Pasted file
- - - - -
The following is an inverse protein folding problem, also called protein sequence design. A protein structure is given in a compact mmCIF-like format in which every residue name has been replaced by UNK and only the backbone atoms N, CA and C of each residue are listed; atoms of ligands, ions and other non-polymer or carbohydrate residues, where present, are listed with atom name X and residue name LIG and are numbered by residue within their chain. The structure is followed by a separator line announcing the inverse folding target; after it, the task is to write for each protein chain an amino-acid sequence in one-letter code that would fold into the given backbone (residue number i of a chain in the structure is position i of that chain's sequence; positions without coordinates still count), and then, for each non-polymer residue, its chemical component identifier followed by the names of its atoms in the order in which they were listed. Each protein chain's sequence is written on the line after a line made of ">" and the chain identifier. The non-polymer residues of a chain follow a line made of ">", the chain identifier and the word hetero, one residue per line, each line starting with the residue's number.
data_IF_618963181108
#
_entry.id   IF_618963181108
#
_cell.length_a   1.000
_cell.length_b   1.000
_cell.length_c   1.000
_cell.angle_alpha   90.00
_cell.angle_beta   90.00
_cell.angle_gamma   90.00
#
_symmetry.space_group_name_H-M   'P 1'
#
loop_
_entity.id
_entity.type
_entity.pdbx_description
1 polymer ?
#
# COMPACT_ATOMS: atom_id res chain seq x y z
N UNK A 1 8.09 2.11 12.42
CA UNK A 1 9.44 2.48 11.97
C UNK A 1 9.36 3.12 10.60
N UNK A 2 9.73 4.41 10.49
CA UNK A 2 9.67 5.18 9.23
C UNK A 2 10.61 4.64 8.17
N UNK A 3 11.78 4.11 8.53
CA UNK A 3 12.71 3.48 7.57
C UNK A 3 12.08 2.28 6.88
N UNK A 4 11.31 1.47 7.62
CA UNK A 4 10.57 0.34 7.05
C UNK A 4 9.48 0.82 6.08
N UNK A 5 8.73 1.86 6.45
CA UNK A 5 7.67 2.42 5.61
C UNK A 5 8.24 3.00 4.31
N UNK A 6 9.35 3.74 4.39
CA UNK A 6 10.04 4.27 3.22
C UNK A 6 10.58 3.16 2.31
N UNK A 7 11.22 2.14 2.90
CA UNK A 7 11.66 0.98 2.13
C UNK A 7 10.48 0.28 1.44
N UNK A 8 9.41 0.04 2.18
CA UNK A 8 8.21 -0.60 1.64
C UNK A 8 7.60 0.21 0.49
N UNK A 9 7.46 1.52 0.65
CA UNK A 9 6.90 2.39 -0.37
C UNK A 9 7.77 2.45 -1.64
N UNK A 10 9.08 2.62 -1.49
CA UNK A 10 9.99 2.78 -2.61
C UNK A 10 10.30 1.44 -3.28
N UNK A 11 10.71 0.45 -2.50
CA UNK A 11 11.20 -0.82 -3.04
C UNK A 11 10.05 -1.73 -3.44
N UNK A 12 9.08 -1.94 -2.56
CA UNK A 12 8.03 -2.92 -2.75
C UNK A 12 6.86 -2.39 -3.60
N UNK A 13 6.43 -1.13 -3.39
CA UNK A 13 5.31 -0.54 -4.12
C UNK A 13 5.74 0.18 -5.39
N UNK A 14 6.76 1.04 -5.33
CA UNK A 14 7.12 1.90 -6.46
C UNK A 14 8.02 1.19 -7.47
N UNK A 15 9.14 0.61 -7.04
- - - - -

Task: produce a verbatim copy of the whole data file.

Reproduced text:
The following is an inverse protein folding problem, also called protein sequence design. A protein structure is given in a compact mmCIF-like format in which every residue name has been replaced by UNK and only the backbone atoms N, CA and C of each residue are listed; atoms of ligands, ions and other non-polymer or carbohydrate residues, where present, are listed with atom name X and residue name LIG and are numbered by residue within their chain. The structure is followed by a separator line announcing the inverse folding target; after it, the task is to write for each protein chain an amino-acid sequence in one-letter code that would fold into the given backbone (residue number i of a chain in the structure is position i of that chain's sequence; positions without coordinates still count), and then, for each non-polymer residue, its chemical component identifier followed by the names of its atoms in the order in which they were listed. Each protein chain's sequence is written on the line after a line made of ">" and the chain identifier. The non-polymer residues of a chain follow a line made of ">", the chain identifier and the word hetero, one residue per line, each line starting with the residue's number.
data_IF_618963181108
#
_entry.id   IF_618963181108
#
_cell.length_a   1.000
_cell.length_b   1.000
_cell.length_c   1.000
_cell.angle_alpha   90.00
_cell.angle_beta   90.00
_cell.angle_gamma   90.00
#
_symmetry.space_group_name_H-M   'P 1'
#
loop_
_entity.id
_entity.type
_entity.pdbx_description
1 polymer ?
#
# COMPACT_ATOMS: atom_id res chain seq x y z
N UNK A 1 8.09 2.11 12.42
CA UNK A 1 9.44 2.48 11.97
C UNK A 1 9.36 3.12 10.60
N UNK A 2 9.73 4.41 10.49
CA UNK A 2 9.67 5.18 9.23
C UNK A 2 10.61 4.64 8.17
N UNK A 3 11.78 4.11 8.53
CA UNK A 3 12.71 3.48 7.57
C UNK A 3 12.08 2.28 6.88
N UNK A 4 11.31 1.47 7.62
CA UNK A 4 10.57 0.34 7.05
C UNK A 4 9.48 0.82 6.08
N UNK A 5 8.73 1.86 6.45
CA UNK A 5 7.67 2.42 5.61
C UNK A 5 8.24 3.00 4.31
N UNK A 6 9.35 3.74 4.39
CA UNK A 6 10.04 4.27 3.22
C UNK A 6 10.58 3.16 2.31
N UNK A 7 11.22 2.14 2.90
CA UNK A 7 11.66 0.98 2.13
C UNK A 7 10.48 0.28 1.44
N UNK A 8 9.41 0.04 2.18
CA UNK A 8 8.21 -0.60 1.64
C UNK A 8 7.60 0.21 0.49
N UNK A 9 7.46 1.52 0.65
CA UNK A 9 6.90 2.39 -0.37
C UNK A 9 7.77 2.45 -1.64
N UNK A 10 9.08 2.62 -1.49
CA UNK A 10 9.99 2.78 -2.61
C UNK A 10 10.30 1.44 -3.28
N UNK A 11 10.71 0.45 -2.50
CA UNK A 11 11.20 -0.82 -3.04
C UNK A 11 10.05 -1.73 -3.44
N UNK A 12 9.08 -1.94 -2.56
CA UNK A 12 8.03 -2.92 -2.75
C UNK A 12 6.86 -2.39 -3.60
N UNK A 13 6.43 -1.13 -3.39
CA UNK A 13 5.31 -0.54 -4.12
C UNK A 13 5.74 0.18 -5.39
N UNK A 14 6.76 1.04 -5.33
CA UNK A 14 7.12 1.90 -6.46
C UNK A 14 8.02 1.19 -7.47
N UNK A 15 9.14 0.61 -7.04